Uncommon Creatures: Selected Letters to Tatiana

an Essay by Caitlyn Renee Miller

Pohang, South Korea

Dear Tatiana,

You asked what it’s like here? It’s like clawing my way toward being happy for maybe the first time. But perhaps you meant what is Korea like, not what are your deep-seated psychological issues like?

If so:

Korea is a hundred places at once. Our little neighborhood is a mix of the brand new and very old. We had dinner tonight in a restaurant I can only describe as ramshackle. It was obviously constructed as a small, shed-like structure and then expanded over time. Imagine a building of brick and drywall and concrete and wood beams and corrugated metal. The food was pretty good. A block away is the posh (I’m not being sarcastic) Dunkin’ Donuts where I had coffee this morning. 
There are mountains everywhere. There are tiny villages and sprawling cities. Sometimes people realize we don’t speak Korean and speak to us more vehemently, like something will click in our minds and we’ll suddenly be able to understand. I’ve had the strange experience of reliving what it was like before I could read. I see words everywhere that carry no meaning. They are pictures, decorative.

Friends hold hands in the street. Yesterday I saw three men in their sixties linked together. And yet there are many topics that are considered impolite to discuss. It’s a place of opposites, I guess.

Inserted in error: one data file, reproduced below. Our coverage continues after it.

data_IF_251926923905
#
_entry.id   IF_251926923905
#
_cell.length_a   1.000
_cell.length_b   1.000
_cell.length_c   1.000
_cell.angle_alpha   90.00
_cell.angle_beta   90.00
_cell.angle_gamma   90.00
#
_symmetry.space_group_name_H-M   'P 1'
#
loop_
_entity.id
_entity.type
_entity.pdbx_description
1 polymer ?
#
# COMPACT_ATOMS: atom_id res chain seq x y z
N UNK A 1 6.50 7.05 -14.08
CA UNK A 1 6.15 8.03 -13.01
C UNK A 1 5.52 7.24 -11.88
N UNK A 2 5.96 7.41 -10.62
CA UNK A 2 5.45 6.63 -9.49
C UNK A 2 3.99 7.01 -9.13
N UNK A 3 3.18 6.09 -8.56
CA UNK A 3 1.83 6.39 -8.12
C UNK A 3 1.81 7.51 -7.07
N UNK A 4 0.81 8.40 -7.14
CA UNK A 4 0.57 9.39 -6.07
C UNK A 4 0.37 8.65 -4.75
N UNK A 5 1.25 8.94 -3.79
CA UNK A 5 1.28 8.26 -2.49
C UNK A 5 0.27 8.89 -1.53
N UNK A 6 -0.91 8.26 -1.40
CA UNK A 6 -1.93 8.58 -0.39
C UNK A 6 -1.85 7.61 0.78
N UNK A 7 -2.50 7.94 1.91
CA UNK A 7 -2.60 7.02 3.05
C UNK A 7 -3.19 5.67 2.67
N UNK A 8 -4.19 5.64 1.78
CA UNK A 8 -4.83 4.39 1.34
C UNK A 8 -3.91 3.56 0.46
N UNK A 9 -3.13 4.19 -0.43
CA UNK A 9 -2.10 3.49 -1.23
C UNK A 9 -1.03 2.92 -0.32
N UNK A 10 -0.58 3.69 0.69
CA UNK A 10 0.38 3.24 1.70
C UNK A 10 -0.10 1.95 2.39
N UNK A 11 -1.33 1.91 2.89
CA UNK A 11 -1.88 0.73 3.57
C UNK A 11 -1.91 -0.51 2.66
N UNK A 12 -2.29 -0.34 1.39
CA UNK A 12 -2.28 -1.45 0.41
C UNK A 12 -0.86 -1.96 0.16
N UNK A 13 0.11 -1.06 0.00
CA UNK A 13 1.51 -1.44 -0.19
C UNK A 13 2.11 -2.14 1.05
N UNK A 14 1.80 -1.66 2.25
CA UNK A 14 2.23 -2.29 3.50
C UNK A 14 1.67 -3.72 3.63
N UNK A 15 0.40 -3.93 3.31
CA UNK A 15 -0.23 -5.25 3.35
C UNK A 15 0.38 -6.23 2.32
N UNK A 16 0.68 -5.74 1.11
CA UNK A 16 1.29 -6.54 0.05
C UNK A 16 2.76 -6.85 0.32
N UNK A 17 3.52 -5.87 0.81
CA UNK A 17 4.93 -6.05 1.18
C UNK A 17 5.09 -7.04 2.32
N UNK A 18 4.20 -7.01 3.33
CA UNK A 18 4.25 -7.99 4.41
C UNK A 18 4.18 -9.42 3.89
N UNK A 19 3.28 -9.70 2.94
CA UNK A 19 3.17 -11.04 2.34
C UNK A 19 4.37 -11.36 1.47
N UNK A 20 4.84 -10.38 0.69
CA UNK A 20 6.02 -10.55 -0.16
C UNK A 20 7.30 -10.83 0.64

I like opposites because I think that’s what people are made of,


Greenbackville, Virginia

Dear Tatiana,

Since getting back from Korea, I work Wednesday to Sunday and my days off are Monday and Tuesday. Sunday night, covered in grime from the garden center I’m managing, I drive to Derek’s mom’s house to spend my faux weekends with him. I listen to a local country station during the hour-long drive. The deejay has a Diane Rehm quality to his voice and often seems baffled by the equipment he uses to broadcast. Sometimes he restarts songs after about thirty seconds to interject corrections to his previous statements: “We are not broadcasting live on 97.5.” Once he shifted gears for ten minutes to play only theme songs to old television shows. After each theme song he gave a short, priceless synopsis of the show: “That was the theme song to the Rockford Files. The Rockford Files takes place in modern day.” Once he started playing one song on top of a different song like a drug-crazed rave deejay. And of course, he plays classic country songs. “That was ‘I Wish I Was a Teddy Bear,’ specially requested for Kathy. It’s her favorite song.” I have questions about this. Has Kathy heard any other songs in her lifetime? Does she collect dolls? She collects dolls.